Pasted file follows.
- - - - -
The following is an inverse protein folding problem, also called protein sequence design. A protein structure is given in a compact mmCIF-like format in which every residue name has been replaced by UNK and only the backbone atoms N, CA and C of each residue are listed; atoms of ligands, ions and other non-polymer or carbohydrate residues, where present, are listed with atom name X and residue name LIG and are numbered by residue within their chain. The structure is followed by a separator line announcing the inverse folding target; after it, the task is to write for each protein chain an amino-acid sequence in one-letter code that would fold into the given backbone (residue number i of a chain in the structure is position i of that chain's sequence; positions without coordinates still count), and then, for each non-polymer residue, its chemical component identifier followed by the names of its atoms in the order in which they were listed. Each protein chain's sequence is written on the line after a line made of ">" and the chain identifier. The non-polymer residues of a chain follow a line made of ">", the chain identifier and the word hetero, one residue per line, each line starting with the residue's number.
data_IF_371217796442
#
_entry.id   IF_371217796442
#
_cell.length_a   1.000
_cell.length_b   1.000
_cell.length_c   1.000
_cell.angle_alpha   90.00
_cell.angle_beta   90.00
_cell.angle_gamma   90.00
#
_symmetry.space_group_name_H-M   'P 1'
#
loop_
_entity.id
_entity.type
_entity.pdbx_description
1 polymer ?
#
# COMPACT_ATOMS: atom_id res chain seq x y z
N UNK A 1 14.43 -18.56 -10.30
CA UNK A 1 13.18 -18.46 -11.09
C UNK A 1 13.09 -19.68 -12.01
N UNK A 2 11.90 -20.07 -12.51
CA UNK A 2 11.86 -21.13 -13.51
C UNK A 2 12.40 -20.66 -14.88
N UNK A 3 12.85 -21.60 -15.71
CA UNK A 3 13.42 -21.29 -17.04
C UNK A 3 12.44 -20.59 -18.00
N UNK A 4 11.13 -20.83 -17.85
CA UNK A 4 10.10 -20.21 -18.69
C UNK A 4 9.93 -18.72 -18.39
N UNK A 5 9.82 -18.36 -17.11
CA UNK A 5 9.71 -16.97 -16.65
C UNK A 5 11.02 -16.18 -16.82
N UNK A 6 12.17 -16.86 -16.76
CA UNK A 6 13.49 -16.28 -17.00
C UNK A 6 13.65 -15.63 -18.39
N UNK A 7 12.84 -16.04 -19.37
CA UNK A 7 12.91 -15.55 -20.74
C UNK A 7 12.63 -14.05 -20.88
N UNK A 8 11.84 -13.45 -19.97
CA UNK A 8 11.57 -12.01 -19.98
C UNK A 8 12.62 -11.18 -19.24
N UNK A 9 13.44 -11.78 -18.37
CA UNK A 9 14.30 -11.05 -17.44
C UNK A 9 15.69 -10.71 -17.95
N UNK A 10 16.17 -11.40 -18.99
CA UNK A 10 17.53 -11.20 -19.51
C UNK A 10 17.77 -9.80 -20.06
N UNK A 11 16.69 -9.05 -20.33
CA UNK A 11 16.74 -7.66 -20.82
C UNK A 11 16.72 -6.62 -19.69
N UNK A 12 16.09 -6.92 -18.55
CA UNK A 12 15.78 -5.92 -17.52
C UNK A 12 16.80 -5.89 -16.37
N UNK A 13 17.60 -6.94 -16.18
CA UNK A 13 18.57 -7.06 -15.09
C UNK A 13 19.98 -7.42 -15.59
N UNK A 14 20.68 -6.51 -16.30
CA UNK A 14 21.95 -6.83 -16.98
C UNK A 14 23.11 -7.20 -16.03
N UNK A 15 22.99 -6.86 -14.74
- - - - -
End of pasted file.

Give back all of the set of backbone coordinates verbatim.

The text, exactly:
The following is an inverse protein folding problem, also called protein sequence design. A protein structure is given in a compact mmCIF-like format in which every residue name has been replaced by UNK and only the backbone atoms N, CA and C of each residue are listed; atoms of ligands, ions and other non-polymer or carbohydrate residues, where present, are listed with atom name X and residue name LIG and are numbered by residue within their chain. The structure is followed by a separator line announcing the inverse folding target; after it, the task is to write for each protein chain an amino-acid sequence in one-letter code that would fold into the given backbone (residue number i of a chain in the structure is position i of that chain's sequence; positions without coordinates still count), and then, for each non-polymer residue, its chemical component identifier followed by the names of its atoms in the order in which they were listed. Each protein chain's sequence is written on the line after a line made of ">" and the chain identifier. The non-polymer residues of a chain follow a line made of ">", the chain identifier and the word hetero, one residue per line, each line starting with the residue's number.
data_IF_371217796442
#
_entry.id   IF_371217796442
#
_cell.length_a   1.000
_cell.length_b   1.000
_cell.length_c   1.000
_cell.angle_alpha   90.00
_cell.angle_beta   90.00
_cell.angle_gamma   90.00
#
_symmetry.space_group_name_H-M   'P 1'
#
loop_
_entity.id
_entity.type
_entity.pdbx_description
1 polymer ?
#
# COMPACT_ATOMS: atom_id res chain seq x y z
N UNK A 1 14.43 -18.56 -10.30
CA UNK A 1 13.18 -18.46 -11.09
C UNK A 1 13.09 -19.68 -12.01
N UNK A 2 11.90 -20.07 -12.51
CA UNK A 2 11.86 -21.13 -13.51
C UNK A 2 12.40 -20.66 -14.88
N UNK A 3 12.85 -21.60 -15.71
CA UNK A 3 13.42 -21.29 -17.04
C UNK A 3 12.44 -20.59 -18.00
N UNK A 4 11.13 -20.83 -17.85
CA UNK A 4 10.10 -20.21 -18.69
C UNK A 4 9.93 -18.72 -18.39
N UNK A 5 9.82 -18.36 -17.11
CA UNK A 5 9.71 -16.97 -16.65
C UNK A 5 11.02 -16.18 -16.82
N UNK A 6 12.17 -16.86 -16.76
CA UNK A 6 13.49 -16.28 -17.00
C UNK A 6 13.65 -15.63 -18.39
N UNK A 7 12.84 -16.04 -19.37
CA UNK A 7 12.91 -15.55 -20.74
C UNK A 7 12.63 -14.05 -20.88
N UNK A 8 11.84 -13.45 -19.97
CA UNK A 8 11.57 -12.01 -19.98
C UNK A 8 12.62 -11.18 -19.24
N UNK A 9 13.44 -11.78 -18.37
CA UNK A 9 14.30 -11.05 -17.44
C UNK A 9 15.69 -10.71 -17.95
N UNK A 10 16.17 -11.40 -18.99
CA UNK A 10 17.53 -11.20 -19.51
C UNK A 10 17.77 -9.80 -20.06
N UNK A 11 16.69 -9.05 -20.33
CA UNK A 11 16.74 -7.66 -20.82
C UNK A 11 16.72 -6.62 -19.69
N UNK A 12 16.09 -6.92 -18.55
CA UNK A 12 15.78 -5.92 -17.52
C UNK A 12 16.80 -5.89 -16.37
N UNK A 13 17.60 -6.94 -16.18
CA UNK A 13 18.57 -7.06 -15.09
C UNK A 13 19.98 -7.42 -15.59
N UNK A 14 20.68 -6.51 -16.30
CA UNK A 14 21.95 -6.83 -16.98
C UNK A 14 23.11 -7.20 -16.03
N UNK A 15 22.99 -6.86 -14.74